The SIP route resulted in a sharp increase in MF investors after the pandemic.

The unique investor count has doubled since March 2020 to 40 million.

Riding digitisation

SIPs’ popularity owes a lot to the digitisation of the economy after Covid-19 hit the country in 2020.

Direct investing applications (apps) like Groww and Zerodha Coin were there since 2017, but it was only in 2020 that they started gaining traction, Google Search data shows.

Such apps made it easy for people to try their luck in the equity market, through the direct route and MFs.

The market returns were attractive and promotion campaigns added to the appeal of equities.

There were other factors too.

Some well-documented ones include a surge in savings, declining interest rates of bank deposits and other fixed-income options, and enough time to try out investing and trading as people were stuck at home.

There were 12 million direct plan investment accounts in MFs in March 2020 and increased by 48 per cent to 18 million by the end of March 2021.

Alongside, active investment accounts in regular plans went up 2.8 per cent to 79.4 million.

Most direct plan selling happens on apps, while regular plans are sold by distributors.

“With digitisation, MF transactions became a lot easier.

“This was also facilitated by the entry of financial technology players.

“Thanks to the adoption of technology, the industry was prepared when the pandemic arrived in 2020.

Many people had surplus income as their expenses went down during the initial Covid phase and they had the option to invest in MFs via their mobile phones.

This led to a new phase of growth,” said G Pradeepkumar, CEO of Union MF.

Affordable internet ensured that distributors could continue their work, even when the country was locked down to contain the spread of Covid.

Beyond big cities

SIP account additions in rural areas (beyond top 30 cities, or B30) has been higher than in the top 30 cities (T30) for some years now.

Recently, the number of active SIP accounts in B30 has gone past the T30 tally.

As of November 2023, the B30’s SIP count stood at 38.2 million compared to 36.1 million for T30.

As MF penetration in top cities remains low, the industry and the regulator are focusing on smaller places.

The MF regulations until last year even allowed asset management companies to pay extra incentive to distributors bringing new investors from B30.

In an effort to build market in smaller towns, many fund houses have increased their branches.

They say physical presence is crucial to win over the trust of rural investors and connect with distributors.

“The MF penetration has just about managed to reach critical mass.

“We are adding new investors at a good pace, thanks to growing awareness.

“However, this momentum is susceptible to equity market volatility.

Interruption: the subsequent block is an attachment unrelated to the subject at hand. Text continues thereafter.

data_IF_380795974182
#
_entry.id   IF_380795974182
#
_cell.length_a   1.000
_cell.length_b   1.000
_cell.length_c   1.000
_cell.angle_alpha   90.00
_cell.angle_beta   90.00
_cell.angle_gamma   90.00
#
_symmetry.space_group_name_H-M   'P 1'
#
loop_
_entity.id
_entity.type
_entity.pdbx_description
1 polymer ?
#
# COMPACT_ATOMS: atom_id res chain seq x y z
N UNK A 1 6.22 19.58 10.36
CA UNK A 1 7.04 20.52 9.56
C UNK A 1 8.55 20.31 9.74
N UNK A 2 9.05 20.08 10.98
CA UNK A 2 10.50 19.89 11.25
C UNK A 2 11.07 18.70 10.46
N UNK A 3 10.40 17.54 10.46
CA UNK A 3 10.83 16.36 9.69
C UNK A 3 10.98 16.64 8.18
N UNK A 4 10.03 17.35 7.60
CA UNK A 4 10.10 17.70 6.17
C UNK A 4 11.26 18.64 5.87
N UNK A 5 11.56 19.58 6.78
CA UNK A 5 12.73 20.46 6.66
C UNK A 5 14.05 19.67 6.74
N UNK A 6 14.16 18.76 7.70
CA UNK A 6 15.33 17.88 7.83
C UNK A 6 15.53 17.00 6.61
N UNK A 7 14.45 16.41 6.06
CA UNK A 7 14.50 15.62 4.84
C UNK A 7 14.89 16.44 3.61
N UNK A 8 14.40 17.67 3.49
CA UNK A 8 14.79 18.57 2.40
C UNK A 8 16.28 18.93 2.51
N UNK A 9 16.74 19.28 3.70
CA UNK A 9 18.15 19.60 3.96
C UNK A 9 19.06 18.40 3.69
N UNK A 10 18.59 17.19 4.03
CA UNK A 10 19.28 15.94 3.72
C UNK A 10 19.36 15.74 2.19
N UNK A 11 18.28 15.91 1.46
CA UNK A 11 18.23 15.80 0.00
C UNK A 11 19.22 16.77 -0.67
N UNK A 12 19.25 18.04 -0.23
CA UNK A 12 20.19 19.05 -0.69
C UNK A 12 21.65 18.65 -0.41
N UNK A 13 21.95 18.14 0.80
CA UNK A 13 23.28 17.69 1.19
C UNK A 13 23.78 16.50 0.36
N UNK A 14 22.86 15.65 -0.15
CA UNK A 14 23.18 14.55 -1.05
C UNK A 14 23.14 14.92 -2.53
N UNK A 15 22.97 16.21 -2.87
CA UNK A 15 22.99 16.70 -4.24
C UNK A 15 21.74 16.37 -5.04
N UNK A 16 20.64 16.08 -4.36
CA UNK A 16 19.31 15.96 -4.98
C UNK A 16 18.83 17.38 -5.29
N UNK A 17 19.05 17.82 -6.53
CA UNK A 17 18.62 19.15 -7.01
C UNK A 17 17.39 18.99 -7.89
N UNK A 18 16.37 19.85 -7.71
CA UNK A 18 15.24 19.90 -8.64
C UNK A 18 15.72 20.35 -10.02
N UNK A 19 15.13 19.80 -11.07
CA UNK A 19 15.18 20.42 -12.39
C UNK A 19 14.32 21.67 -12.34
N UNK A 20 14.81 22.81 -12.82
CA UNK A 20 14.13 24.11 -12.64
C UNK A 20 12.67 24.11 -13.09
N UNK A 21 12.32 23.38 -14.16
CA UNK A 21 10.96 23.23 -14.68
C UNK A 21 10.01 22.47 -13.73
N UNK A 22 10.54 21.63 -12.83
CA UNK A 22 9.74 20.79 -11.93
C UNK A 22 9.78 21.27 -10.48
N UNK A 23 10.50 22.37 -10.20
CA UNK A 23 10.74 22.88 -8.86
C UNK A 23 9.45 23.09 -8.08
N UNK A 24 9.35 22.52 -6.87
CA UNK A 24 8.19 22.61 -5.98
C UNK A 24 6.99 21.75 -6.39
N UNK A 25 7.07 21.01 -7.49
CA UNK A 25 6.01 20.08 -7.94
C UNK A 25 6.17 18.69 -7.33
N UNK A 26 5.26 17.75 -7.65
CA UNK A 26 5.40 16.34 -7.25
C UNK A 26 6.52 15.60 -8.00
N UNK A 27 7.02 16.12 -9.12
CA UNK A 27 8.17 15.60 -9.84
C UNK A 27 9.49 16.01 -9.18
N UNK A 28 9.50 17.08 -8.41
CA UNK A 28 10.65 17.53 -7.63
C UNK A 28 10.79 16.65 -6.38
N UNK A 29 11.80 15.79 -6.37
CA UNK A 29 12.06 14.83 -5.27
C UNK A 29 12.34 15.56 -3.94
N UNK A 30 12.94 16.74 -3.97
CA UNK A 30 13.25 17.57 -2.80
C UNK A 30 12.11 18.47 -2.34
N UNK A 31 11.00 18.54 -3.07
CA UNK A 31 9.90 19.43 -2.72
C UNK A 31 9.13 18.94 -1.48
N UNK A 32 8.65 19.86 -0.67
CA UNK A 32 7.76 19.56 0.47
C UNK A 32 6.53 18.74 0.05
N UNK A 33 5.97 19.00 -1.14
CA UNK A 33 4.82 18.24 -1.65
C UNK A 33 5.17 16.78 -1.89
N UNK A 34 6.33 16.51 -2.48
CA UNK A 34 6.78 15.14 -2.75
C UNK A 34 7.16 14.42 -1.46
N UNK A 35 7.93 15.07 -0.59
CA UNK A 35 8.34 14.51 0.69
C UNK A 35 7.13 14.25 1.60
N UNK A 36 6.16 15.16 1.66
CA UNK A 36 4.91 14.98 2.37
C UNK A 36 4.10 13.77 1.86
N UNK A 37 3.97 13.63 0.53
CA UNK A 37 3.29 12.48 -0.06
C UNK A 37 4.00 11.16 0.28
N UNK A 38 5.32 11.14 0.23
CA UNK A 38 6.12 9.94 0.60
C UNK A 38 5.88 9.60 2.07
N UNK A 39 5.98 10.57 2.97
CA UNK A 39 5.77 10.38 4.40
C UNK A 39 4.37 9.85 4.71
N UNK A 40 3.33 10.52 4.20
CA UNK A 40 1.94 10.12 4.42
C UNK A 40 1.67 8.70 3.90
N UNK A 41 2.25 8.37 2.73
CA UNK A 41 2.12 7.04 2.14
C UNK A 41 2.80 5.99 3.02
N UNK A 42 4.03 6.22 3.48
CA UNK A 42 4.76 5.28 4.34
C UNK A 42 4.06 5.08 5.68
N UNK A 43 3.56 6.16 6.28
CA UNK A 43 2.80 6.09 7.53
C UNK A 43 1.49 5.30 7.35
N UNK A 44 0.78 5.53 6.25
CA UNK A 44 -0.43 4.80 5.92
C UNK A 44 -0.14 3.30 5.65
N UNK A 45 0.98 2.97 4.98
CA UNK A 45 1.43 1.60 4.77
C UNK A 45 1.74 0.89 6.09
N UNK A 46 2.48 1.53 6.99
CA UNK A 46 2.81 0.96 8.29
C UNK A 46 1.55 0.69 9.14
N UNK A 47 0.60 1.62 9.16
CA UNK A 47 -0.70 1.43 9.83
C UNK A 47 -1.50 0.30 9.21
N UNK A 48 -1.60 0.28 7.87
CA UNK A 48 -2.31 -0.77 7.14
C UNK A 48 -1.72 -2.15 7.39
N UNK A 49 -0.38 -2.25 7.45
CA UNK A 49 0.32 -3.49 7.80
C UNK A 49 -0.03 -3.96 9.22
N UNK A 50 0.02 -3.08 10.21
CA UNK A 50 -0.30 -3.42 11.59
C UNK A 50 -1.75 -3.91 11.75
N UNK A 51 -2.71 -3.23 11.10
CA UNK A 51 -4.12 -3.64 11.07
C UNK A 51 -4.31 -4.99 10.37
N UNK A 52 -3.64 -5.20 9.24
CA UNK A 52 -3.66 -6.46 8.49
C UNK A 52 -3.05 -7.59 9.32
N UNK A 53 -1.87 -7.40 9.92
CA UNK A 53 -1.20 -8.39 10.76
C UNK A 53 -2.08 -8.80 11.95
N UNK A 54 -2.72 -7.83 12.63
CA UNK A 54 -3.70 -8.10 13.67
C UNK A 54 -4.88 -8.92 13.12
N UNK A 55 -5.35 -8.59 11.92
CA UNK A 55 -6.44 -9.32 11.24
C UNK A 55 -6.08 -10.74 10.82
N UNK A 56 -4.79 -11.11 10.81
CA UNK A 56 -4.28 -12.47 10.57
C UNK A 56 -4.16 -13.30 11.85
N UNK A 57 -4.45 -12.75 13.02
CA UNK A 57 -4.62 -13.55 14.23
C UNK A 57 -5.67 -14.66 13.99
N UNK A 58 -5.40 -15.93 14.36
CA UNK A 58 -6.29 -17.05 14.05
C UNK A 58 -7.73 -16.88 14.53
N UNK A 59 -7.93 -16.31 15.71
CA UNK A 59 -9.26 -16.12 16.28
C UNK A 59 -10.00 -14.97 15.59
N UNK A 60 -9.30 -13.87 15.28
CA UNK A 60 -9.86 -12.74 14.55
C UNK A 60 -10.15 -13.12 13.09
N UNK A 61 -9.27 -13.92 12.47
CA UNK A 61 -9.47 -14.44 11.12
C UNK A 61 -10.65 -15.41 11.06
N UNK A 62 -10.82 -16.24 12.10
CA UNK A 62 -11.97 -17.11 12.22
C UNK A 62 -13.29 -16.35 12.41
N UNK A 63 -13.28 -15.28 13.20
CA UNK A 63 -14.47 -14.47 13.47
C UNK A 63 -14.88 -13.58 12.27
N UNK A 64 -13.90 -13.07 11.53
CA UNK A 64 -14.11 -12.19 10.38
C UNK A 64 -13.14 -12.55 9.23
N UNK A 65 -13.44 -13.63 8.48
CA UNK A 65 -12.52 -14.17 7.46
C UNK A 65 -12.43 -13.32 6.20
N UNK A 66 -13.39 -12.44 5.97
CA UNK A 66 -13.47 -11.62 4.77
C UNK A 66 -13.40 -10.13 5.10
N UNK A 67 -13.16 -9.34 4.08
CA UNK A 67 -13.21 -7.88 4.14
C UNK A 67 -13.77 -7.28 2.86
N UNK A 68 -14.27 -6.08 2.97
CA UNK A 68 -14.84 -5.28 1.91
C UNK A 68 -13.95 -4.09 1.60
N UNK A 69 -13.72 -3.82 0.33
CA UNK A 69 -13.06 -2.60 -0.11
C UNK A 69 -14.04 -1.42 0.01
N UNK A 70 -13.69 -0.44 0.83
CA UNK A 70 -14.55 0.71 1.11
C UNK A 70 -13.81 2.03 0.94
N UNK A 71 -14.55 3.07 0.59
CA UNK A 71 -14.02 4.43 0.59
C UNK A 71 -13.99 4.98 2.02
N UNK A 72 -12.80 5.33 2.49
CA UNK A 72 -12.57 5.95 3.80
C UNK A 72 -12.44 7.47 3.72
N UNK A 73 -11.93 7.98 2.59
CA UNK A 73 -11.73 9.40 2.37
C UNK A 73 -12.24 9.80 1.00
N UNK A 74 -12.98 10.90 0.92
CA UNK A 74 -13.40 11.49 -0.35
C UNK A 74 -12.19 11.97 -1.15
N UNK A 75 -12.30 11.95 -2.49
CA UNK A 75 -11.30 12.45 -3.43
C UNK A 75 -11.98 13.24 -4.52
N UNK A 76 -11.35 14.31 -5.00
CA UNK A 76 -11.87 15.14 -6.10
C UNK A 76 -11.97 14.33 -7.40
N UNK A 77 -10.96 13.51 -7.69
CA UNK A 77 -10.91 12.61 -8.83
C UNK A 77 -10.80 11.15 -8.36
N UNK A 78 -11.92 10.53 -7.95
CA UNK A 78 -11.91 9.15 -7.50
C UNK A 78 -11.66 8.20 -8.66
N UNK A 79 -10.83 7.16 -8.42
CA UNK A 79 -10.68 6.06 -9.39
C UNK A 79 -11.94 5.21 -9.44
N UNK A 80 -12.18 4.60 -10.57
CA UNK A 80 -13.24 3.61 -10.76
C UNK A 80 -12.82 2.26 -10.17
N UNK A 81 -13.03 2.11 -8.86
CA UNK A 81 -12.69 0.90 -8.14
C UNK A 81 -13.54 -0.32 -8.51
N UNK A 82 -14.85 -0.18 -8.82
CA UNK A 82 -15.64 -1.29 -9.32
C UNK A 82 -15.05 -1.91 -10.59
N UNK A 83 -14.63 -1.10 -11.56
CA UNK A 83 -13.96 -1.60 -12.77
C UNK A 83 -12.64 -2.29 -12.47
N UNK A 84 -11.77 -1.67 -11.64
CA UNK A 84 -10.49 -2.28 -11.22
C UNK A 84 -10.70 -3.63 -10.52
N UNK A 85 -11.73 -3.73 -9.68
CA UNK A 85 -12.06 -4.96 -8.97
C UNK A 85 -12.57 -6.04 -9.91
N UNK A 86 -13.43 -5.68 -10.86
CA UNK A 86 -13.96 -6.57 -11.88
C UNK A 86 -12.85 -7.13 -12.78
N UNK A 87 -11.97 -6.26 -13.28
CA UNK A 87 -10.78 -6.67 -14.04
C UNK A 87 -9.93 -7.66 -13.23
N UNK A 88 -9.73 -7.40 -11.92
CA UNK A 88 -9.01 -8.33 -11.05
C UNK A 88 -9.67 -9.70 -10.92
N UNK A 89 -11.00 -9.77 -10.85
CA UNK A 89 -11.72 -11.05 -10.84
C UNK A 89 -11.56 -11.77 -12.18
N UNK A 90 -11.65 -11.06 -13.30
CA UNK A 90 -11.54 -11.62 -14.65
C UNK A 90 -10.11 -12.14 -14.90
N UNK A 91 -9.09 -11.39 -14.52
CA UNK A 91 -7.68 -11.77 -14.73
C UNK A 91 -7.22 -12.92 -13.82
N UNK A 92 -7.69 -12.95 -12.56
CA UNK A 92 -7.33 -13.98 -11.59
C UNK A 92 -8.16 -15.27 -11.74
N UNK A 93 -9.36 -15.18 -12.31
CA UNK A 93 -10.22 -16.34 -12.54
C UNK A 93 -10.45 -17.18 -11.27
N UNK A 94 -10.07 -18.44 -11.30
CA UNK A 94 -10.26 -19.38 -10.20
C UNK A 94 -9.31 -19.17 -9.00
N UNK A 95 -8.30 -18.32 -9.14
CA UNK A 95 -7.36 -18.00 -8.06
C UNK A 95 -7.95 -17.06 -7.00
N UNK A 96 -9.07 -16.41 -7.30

“Further growth will largely depend on how quickly the industry can augment its distribution strength,” said Manish Kothari, CEO, Zfunds, a regular plan distributor that works on a sub-broking model.

“I think direct platforms are doing a good job in their segment of the market, which is urban millennials and Generation Z.

“This is only a section of the market. There are a lot of people who are not tech savvy and need guidance to be able to invest in MFs.

“This is where there’s a lot of scope and only individual distributors and can cater to this market,” he said.

Benefits for all

A consistent and predictable flow of money into MFs benefits distributors, fund managers, and even the market.

SIPs ensure customer stickiness for distributors, ease fund deployment for fund managers, and reduce volatility in the market, point out experts.

MFs have deployed over Rs 1.5 trillion in each of the past two calendar years (2022 and 2023) due to consistent SIP flows.

The flows brought a change in market trend in 2022, making it a rare period in the Indian equity market when sharp outflow of foreign money failed to make a large-enough impact.

“Given the advantages, SIPs help distributors create a happy client base.

“Business wise also, they make better sense.

“You have to put in efforts once and sales happen every month automatically next month onwards,” said Baxamusa.

However, investors need to consider situations that may steal away the gains.

“SIPs in MFs is a good way to make money, but it needs time and patience.

“Most people want to make money fast,” said Baxamusa.

Kapoor said, “The SIP story is not immune to market risks.

“Investors who entered the market after witnessing impressive past returns may be more susceptible to emotional reactions during a market downturn.

“Panic selling during a crash could undermine the long-term benefits of SIPs.”

In other words, holding on in difficult situations is as important as investing in SIPs.